Sometimes, You Gotta Run All Over Town

Today’s errands were to go to the bank, get coffee, and come home with chicken. Unless I wanted to bring my chicken back from the northern end of town (no), I had quite the route ahead of me. Red is what I walked, blue is the first bus I took, and green is the second bus I took. The whole thing represents 20KM of travel.

map

I started by going up to Rico’s in the Golden Zone for coffee. This will likely be my last trip for that… 🙁 It was very slow going and standing room only on a very crowded bus that lurched through nearly standstill traffic. Thankfully, a gentleman offered me his seat. As we inched our way north, I was glad that I’d decided to postpone a trip to the Mercado first since I’d gotten a late start and would never have had a chance to get to the bank before it closed at 4:00.

The Golden Zone was hopping as there is a motorcycle rally this weekend. But, surprisingly, Rico’s was almost empty. I was out of there in record time. I then crossed the street to get a bus back, but thought to do a little window shopping instead.  That was a dumb idea. The vendors were way too aggressive, even worse than in the Mercado, and prices were inflated. I gave up and went to a bus stop to grab the bus back down to get off a block past the Domino’s and casino to reach to the Scotiabank on Ejército Méxicano, but…

I waited and I waited and I waited. And then I waited some more. Traffic was insanely slow, which didn’t help. When I saw a little local bus marked Plaza Ley, that was good enough for me as it would get me to within about 2.5KM of Scotiabank. I wasn’t saving any time by far, but it would at least get me away from the traffic and give me what might be my last nickel tour of Maz.

The bus did its lurching route and after we passed the Ley del Mar I suspected, correctly, that we would be turning left on Insurgentes, my cue to get off. I did, debated getting on another bus to get me to the bank, checked the time, and decided to hoof it. That would mean a hike of about 4KM to the embarcadero, plus another KM or so on this side, a perfectly reasonable distance.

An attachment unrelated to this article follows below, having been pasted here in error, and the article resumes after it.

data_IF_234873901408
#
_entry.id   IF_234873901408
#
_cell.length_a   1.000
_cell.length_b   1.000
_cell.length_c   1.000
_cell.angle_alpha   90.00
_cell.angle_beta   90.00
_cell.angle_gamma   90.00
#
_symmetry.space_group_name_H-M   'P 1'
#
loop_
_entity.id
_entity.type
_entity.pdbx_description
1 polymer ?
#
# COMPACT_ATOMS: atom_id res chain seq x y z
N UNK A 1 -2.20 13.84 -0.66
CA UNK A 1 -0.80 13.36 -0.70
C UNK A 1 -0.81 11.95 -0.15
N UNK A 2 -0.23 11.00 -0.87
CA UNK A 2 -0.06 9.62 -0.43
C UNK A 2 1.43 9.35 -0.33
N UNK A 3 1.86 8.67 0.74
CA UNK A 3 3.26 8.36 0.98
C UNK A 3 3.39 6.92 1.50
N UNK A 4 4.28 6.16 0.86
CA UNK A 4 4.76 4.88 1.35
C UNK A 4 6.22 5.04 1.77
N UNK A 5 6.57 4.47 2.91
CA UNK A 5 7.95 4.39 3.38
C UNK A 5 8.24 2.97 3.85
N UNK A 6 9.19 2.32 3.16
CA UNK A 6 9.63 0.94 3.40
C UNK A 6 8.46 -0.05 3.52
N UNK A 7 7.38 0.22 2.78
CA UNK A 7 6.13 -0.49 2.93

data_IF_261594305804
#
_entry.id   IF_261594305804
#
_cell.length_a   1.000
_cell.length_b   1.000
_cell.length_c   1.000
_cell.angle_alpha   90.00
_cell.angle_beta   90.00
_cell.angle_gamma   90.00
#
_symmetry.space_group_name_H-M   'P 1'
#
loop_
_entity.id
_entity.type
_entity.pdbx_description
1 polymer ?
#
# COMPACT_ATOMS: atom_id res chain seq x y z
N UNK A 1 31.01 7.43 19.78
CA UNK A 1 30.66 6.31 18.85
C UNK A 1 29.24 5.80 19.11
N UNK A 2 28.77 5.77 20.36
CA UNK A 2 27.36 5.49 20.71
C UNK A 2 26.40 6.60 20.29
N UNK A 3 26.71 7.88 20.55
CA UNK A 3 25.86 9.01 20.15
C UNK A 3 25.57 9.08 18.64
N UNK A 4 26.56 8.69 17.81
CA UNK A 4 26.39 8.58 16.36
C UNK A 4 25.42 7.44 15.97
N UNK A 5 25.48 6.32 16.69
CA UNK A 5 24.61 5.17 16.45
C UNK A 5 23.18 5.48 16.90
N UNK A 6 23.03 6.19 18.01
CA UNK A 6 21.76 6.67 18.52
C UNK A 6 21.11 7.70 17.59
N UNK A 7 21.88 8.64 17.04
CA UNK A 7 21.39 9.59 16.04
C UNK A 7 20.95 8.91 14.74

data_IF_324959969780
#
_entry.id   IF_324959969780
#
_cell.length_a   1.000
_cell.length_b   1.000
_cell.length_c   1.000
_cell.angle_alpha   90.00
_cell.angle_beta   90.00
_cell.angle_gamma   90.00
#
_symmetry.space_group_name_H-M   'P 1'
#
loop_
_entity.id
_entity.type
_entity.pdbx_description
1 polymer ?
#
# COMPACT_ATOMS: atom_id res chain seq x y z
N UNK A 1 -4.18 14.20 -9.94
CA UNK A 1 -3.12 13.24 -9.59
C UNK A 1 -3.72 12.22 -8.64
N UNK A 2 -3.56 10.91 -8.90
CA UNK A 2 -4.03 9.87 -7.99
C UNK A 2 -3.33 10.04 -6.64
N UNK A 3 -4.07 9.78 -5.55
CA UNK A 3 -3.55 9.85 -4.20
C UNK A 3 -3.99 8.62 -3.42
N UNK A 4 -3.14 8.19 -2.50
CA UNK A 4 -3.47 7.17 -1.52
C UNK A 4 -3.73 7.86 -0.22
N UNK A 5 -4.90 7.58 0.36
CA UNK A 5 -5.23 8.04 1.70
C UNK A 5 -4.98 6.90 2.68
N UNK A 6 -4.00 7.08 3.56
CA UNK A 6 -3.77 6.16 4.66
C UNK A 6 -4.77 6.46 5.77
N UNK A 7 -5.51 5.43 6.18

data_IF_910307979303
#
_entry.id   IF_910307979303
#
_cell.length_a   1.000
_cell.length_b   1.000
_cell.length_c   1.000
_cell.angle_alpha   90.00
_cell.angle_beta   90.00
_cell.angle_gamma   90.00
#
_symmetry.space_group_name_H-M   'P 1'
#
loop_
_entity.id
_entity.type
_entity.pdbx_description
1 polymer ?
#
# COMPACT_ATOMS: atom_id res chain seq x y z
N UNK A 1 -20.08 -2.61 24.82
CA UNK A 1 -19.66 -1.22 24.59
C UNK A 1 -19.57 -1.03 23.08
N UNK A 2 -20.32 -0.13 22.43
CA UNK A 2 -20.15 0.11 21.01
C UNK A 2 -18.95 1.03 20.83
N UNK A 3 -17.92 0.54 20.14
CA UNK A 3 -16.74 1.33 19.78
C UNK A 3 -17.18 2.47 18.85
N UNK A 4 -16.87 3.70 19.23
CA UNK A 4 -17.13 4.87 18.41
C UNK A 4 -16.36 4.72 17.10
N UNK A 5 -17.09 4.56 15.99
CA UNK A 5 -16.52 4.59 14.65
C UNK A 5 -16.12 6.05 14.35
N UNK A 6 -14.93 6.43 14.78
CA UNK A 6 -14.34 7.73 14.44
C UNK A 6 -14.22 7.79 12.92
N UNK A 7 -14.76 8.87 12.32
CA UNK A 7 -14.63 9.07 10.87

I reached the bank at 3:38, 22 minutes to closing. There were two people ahead of me in line for the ATM, so by the time I got into the booth, it was almost 3:45. I had 12,000MXN in my account and could withdraw up to 700CAD, so I requested 8,000MXN. The machine would not give them to me. I’ve heard that there is a withdrawal limit of 7,000MXN per transaction, but Scotiabank won’t let you take out odd numbers. So I had to take out $6,000 and then another $2,000. Thankfully, I’m not paying for each transaction!

It was just pas 3:50 when I was finally able to queue inside to see a teller. There were 37 people ahead of me in line. Yes, I counted. I had a sneaking suspicion that the doors would shut at 4:00 and whomever wasn’t being served would be kicked out. I decided I didn’t need small bills that badly when I heard a teller call for the lady with glasses on her head. I looked around and realised that she very likely meant me! I pointed to myself and she mimed for me to go to her window!

She greeted me with “How much would you like to change today?” Then, she asked me for my name, gave me hers, and said that from now on, I can cut ahead and go to her as soon as she’s free! Wow! I probably only have one more withdrawal to make here, but I’ll definitely take her up on that when it happens. I have no idea why I was able to get ahead in the queue and judging from the stares I got, I don’t think this is normal… But I was very happy! It would have really sucked to walk away without my smaller bills after the trip and a half I took to get to the bank by closing time!

Then, I headed to the embarcadero, stopping to get two roasted chickens for $120 along the way. They smelled like heaven and I was happy to tuck into them when I got in. I hadn’t thought I’d be that late and hadn’t had lunch, silly me. I have plenty of leftovers for the next couple of days, too, of course!

5 thoughts on “Sometimes, You Gotta Run All Over Town

  1. Remember when the ferryman recognized you as “an island girl”? Now the bank clerk recognizes you as just wanting to change bills. You really have become a local.

    • It’s rare that I’m anywhere long enough to be a “local.” It’s kind of nice when I become one. It’ll be interesting to see how long it’ll take when I get to Mérida.

  2. Just curious, what are your transaction charges on withdrawals? Our credit union in San Antonio charges $2.01 for a withdrawal in Mexico. Is that a lot?

    We rarely need to make a withdraw from our U.S. accounts but I’m just curious. Thanks.

  3. Pingback: Feeling Like a VIF (Very Important Foreigner) |

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